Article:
Twenty-six years after its release on Independence Day weekend in 1991, it’s difficult not to watch Terminator 2: Judgment Day through a scrim of irony. The film concerns the efforts to prevent the near-apocalypse that was foretold by its predecessor, in which sentient machines turn on humans and realize threats that were inherent in the Cold War. The machines were built by humans as an elaborate defense system, suggesting Ronald Reagan’s “Star Wars,” and are visualized by James Cameron as abstractly geometric flying war vehicles that lay waste to humans from the sky as well as terrifying robot exoskeletons with beady red eyes that blast soldiers to bits on the front lines.
In 1984’s The Terminator, the machines tried to win the war by preventing it, sending an endoskeleton disguised as Arnold Schwarzenegger back in time to kill Sarah Connor (Linda Hamilton), the mother of the future leader of the human resistance. In T2, as the film was marketed, the machines attempt to directly kill savior John Connor (Edward Furlong), sending a new murderous emissary back to the early 1990s while Connor is a 10-year-old boy. Which is to say that the heroes of T2 are dreading a hellish future that may potentially be inevitable. And as we watch them scramble to destroy relics left over from the first Terminator, their efforts are cloaked in the retrospective understanding that T2 brought forth its own kind of culture-quake.
The passage of time has only made us more complicit with Sarah, who warns of a catastrophe that, in its broad strokes, is more possible than ever, and which has already been partially realized—with the help of T2. Aesthetically, T2 features still-fairly-impressive CGI effects that have proven revolutionary, opening the floodgates for animation that divorces action filmmaking of its visceral corporeality, allowing technicians to show us superheroes and Transformers who hurt each other harmlessly and pointlessly ad infinitum, nurturing, along with increasingly sophisticated video games, a culture of seductive militarization. Socio-politically, T2 is so retro it’s prescient, inadvertently anticipating renewed tensions with global superpowers as well as a proliferation of self-controlled technology that divorces people of responsibility, complicity, and power. The warplanes of T2 are drones that ceased, one day, to feign a pretense of fealty to the human race.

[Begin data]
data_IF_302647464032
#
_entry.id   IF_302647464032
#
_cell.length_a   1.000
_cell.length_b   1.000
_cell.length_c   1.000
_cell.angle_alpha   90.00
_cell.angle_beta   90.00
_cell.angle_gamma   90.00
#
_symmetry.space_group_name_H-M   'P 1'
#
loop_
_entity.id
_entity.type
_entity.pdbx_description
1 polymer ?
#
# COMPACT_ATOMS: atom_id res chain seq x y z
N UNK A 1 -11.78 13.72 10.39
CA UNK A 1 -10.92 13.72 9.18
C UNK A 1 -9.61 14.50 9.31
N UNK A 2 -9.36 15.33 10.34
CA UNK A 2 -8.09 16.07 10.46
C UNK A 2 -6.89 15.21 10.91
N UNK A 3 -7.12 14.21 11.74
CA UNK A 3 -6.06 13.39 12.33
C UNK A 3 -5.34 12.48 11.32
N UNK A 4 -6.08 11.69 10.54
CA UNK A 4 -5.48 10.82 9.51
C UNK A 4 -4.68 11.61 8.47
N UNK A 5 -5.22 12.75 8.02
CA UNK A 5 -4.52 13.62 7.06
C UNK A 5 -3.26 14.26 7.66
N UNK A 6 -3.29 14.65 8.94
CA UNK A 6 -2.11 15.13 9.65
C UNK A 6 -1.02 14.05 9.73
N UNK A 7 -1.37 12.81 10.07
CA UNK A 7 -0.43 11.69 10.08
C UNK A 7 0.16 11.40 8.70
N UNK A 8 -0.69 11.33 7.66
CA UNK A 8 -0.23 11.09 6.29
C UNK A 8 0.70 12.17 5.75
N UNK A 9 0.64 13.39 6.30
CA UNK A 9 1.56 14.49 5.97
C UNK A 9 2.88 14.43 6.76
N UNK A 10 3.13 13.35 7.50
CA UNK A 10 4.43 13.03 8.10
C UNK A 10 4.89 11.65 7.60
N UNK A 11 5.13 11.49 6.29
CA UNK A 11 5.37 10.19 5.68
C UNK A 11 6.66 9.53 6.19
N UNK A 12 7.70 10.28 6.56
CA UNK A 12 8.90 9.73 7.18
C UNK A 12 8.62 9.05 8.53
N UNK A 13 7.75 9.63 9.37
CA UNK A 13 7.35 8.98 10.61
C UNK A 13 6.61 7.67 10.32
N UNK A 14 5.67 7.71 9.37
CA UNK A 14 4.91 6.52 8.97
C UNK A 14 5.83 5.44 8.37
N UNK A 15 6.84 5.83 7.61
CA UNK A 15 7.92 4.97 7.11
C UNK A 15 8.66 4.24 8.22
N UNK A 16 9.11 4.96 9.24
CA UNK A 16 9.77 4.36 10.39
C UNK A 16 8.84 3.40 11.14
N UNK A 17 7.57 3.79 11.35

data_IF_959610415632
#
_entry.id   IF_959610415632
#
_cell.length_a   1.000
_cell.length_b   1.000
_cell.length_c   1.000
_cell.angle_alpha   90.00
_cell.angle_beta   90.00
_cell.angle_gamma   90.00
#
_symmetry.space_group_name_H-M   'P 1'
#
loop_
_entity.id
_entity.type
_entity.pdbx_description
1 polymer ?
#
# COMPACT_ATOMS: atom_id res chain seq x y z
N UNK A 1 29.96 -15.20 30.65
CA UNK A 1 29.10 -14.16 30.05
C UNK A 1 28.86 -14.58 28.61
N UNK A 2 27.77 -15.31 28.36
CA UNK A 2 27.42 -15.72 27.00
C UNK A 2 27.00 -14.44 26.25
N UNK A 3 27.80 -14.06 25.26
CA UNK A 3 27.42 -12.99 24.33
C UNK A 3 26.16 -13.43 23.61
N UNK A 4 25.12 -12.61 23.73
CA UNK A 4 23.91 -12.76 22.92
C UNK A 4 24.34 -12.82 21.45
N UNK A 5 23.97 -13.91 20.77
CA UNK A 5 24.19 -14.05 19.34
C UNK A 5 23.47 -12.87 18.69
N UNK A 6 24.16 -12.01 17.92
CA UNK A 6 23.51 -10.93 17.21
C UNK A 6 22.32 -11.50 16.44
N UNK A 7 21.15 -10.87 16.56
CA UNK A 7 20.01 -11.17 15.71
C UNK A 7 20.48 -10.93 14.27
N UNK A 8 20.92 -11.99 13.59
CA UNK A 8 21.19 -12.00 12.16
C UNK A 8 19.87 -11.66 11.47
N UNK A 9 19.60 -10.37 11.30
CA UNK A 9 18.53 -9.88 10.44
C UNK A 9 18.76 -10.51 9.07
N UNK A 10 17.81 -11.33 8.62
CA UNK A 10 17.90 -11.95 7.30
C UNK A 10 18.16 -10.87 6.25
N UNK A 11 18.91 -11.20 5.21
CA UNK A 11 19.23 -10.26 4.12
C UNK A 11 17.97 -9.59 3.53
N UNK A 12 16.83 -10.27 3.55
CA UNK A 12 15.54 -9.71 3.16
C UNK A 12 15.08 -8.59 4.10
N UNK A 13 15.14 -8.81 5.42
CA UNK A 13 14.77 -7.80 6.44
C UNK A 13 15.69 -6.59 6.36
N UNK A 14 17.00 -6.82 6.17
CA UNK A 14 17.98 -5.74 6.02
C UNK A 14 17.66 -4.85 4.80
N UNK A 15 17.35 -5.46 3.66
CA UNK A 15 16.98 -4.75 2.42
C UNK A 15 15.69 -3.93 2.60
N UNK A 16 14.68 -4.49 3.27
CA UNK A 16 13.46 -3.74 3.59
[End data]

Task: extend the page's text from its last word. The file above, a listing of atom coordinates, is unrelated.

Another irony to the CGI revolution that Cameron helped to initiate is that corporeality is actually the strength of his own aesthetic. While there are few beautiful images in The Terminator, Aliens, and T2, they’re still astonishing works of kinetic force. Cameron’s a master of the collision of bodies against their settings, and of showing bodies in a duress that’s simultaneously painful and exhilarating. In Aliens, images of the insect-like monsters awkwardly jostling along metallic corridors in pursuit of humans are unforgettable for the sense of weight that the figures themselves possess (which is affirmed by brilliant sound editing). In the same film, Cameron lingers lovingly on the muscled skin of his macho marines as it glistens with sweat and exertion.
In T2, the exoskeleton, when we first see it, stomps a foot with nightmarish solidity into a human skull, crushing it. And recurring auto-critique is fashioned from the dust-ups between Schwarzenegger’s T-800, an antiquated machine programmed to serve the Connors, and the T-1000, an evil new “liquid metal” robot played predominantly by Robert Patrick and a gallery of clever and occasionally quite scary CGI effects. In essence, we’re watching a war between practical and computer trickery, and the winner in the film wasn’t the winner in real life. Cameron makes blunt, startling comedy out of the sight of Schwarzenegger, an international icon on the level of John Wayne, getting his ass kicked by a man who appears to be roughly a third his size.